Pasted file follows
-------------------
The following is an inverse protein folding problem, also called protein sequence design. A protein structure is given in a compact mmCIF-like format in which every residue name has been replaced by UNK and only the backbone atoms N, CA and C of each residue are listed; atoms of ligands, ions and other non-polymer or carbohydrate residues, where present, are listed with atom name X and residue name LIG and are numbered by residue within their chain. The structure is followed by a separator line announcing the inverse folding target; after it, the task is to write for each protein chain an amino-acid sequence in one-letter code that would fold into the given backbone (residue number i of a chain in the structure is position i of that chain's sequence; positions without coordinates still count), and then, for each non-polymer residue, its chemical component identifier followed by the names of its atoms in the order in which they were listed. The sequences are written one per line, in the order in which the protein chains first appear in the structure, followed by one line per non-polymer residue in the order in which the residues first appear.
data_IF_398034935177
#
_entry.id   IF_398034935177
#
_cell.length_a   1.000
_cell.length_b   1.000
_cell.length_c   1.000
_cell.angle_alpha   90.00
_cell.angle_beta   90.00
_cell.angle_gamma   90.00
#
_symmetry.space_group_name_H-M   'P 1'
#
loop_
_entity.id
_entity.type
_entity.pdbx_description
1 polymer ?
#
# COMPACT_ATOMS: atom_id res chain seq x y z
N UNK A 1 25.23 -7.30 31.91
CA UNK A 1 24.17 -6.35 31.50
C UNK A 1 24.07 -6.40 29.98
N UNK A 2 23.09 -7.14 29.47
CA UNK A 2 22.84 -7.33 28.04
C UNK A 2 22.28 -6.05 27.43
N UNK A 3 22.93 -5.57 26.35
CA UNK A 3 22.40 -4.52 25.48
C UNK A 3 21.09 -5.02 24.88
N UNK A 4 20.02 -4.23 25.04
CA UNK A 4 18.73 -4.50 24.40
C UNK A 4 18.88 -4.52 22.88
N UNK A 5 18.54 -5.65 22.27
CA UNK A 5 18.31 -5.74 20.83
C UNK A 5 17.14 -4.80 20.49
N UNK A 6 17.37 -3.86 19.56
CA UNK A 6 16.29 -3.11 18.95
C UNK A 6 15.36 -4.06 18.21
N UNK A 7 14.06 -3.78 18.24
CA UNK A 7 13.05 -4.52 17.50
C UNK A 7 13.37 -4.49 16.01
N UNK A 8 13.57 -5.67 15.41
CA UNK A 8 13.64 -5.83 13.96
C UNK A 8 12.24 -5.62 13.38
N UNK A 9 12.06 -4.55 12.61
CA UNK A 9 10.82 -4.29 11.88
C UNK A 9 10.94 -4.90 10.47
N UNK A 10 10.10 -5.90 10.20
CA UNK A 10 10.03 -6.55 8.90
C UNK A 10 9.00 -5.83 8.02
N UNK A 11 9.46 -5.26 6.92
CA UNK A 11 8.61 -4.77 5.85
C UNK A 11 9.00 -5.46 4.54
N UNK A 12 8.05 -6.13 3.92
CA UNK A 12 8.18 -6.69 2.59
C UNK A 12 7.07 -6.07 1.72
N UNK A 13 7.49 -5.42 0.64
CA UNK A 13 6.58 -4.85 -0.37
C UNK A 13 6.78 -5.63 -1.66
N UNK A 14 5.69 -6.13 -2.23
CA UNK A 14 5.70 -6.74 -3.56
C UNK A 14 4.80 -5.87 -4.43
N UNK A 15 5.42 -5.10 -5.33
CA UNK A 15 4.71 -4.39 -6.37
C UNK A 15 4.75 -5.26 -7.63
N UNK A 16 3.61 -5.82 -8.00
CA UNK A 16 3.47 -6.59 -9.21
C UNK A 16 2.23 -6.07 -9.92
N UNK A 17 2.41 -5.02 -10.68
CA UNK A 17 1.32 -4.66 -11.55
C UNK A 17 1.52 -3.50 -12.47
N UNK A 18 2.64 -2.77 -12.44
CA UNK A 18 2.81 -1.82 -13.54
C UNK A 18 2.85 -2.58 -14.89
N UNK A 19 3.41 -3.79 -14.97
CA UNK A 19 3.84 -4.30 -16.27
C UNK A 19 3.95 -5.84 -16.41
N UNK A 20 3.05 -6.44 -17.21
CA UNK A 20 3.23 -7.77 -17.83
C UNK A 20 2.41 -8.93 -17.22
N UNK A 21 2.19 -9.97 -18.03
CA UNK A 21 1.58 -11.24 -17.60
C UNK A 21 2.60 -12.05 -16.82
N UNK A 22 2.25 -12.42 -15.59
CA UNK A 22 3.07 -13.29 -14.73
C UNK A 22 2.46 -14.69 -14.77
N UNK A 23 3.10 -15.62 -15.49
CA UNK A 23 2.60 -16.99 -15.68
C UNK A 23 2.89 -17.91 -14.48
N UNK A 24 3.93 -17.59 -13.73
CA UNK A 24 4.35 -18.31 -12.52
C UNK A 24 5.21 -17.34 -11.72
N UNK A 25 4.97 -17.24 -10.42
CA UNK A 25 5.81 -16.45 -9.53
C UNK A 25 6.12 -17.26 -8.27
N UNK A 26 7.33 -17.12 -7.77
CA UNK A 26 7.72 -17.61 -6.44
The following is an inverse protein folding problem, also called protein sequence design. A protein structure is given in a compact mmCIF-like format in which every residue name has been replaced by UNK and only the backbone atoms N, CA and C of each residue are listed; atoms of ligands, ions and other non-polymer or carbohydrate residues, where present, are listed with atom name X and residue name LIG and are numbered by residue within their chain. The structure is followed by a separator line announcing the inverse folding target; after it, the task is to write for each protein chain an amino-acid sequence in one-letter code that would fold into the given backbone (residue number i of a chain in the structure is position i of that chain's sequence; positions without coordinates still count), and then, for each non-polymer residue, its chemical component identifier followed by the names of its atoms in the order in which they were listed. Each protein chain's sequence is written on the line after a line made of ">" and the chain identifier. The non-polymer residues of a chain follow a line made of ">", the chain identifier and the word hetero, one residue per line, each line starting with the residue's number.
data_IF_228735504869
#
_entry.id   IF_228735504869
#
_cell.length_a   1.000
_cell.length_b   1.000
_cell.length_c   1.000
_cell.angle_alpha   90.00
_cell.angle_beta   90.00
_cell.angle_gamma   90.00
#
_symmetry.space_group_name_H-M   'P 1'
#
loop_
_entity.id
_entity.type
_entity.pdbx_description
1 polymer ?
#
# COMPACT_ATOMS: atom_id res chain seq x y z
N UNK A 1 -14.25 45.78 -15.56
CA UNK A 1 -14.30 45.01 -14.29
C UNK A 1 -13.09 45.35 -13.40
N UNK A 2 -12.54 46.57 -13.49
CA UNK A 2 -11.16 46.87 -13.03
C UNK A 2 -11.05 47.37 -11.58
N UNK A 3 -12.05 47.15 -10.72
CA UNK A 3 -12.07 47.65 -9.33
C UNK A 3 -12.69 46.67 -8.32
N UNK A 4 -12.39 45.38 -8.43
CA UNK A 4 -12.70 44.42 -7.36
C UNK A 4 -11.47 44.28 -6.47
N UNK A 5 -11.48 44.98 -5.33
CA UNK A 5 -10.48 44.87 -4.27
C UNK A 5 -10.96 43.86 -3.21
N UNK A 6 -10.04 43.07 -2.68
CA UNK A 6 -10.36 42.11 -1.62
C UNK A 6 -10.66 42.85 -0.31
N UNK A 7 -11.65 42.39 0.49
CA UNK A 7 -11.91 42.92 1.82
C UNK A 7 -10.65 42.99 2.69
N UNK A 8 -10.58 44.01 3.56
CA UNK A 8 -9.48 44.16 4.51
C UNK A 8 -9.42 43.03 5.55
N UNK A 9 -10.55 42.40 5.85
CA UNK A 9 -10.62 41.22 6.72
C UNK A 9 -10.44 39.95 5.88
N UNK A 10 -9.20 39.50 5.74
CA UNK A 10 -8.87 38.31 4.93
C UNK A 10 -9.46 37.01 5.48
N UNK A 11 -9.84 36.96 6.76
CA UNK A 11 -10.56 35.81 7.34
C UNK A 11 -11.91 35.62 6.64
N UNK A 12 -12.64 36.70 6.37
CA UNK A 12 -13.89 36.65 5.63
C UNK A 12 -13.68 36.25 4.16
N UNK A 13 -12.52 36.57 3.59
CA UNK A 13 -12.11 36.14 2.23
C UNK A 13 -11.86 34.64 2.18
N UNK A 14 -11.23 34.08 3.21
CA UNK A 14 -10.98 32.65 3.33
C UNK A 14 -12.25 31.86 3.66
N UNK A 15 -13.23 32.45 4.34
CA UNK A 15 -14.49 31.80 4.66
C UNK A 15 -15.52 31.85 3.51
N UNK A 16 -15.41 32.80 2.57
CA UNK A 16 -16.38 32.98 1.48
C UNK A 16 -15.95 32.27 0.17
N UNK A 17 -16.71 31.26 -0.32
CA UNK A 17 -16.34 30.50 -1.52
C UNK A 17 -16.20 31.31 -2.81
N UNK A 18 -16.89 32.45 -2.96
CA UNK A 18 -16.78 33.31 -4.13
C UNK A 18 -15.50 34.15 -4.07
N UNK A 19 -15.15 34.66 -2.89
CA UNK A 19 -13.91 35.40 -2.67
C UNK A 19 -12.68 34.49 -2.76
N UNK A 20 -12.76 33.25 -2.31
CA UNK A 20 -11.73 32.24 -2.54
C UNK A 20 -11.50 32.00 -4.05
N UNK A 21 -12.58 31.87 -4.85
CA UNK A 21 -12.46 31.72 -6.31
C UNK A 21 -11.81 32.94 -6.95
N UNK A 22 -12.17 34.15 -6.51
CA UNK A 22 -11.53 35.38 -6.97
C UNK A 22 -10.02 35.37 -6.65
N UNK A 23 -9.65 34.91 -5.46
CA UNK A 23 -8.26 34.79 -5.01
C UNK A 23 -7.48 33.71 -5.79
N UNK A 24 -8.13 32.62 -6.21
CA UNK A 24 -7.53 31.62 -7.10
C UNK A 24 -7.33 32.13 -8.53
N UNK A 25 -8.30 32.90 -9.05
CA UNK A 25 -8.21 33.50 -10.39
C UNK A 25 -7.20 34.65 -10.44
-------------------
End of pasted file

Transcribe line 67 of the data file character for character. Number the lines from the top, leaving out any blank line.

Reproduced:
N UNK A 16 3.61 -5.82 -8.00